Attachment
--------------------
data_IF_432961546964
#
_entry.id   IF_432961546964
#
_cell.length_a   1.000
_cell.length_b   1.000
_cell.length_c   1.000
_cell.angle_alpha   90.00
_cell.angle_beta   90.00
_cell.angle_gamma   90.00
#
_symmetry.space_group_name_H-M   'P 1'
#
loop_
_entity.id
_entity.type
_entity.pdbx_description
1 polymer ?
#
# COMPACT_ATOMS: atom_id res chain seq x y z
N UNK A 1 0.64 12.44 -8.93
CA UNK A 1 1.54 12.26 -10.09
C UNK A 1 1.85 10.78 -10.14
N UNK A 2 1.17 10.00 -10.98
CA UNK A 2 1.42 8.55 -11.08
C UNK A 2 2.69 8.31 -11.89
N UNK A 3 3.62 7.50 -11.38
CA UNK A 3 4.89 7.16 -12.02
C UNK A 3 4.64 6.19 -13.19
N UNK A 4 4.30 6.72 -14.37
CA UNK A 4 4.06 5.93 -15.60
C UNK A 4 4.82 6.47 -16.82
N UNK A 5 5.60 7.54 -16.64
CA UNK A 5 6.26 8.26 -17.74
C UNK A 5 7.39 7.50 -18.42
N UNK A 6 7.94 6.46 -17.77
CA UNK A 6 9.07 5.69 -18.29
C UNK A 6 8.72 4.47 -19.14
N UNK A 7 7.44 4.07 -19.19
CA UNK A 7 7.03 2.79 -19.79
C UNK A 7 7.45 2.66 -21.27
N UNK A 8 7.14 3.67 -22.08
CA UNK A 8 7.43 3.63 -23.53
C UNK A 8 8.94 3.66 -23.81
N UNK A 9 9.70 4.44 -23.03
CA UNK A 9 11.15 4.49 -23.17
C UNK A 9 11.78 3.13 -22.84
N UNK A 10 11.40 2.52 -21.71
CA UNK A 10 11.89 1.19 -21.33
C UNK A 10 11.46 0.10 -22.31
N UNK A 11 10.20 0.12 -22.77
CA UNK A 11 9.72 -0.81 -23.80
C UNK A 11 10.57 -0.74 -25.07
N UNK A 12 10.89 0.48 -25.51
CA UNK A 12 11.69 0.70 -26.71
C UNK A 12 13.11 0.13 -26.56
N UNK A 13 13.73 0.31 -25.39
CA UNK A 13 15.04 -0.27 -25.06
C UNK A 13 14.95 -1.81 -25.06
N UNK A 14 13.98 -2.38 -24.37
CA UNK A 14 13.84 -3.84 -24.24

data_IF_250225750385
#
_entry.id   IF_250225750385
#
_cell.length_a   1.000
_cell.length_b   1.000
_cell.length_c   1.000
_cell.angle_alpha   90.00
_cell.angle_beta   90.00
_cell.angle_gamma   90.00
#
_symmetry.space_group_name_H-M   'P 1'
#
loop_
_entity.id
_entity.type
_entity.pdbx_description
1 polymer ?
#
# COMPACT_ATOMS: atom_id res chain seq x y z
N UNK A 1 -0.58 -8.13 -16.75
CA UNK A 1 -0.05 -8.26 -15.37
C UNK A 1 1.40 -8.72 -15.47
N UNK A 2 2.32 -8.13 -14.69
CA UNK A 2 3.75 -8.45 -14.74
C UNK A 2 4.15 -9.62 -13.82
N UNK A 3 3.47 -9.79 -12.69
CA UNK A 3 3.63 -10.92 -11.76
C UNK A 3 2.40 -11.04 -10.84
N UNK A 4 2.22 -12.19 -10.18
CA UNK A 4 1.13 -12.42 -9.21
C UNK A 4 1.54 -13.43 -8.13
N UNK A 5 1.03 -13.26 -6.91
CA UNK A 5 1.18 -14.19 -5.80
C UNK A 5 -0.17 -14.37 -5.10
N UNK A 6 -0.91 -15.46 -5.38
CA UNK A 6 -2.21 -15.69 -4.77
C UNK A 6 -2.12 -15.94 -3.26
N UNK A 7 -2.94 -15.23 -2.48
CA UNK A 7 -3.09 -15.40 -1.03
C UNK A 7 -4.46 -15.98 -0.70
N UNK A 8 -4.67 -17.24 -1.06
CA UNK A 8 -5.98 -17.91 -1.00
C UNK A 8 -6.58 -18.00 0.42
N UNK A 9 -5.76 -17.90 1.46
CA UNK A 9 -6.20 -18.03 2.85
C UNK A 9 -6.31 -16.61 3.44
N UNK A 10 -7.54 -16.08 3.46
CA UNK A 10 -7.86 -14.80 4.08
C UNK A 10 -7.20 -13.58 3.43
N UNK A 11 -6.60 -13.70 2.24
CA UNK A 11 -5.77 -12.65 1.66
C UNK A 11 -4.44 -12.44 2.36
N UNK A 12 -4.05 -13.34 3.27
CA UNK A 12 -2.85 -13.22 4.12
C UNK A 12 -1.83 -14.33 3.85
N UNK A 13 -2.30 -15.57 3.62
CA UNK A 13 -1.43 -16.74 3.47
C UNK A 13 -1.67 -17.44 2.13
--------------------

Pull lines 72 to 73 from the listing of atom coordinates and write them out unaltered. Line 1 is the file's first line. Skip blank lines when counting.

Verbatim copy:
#
_symmetry.space_group_name_H-M   'P 1'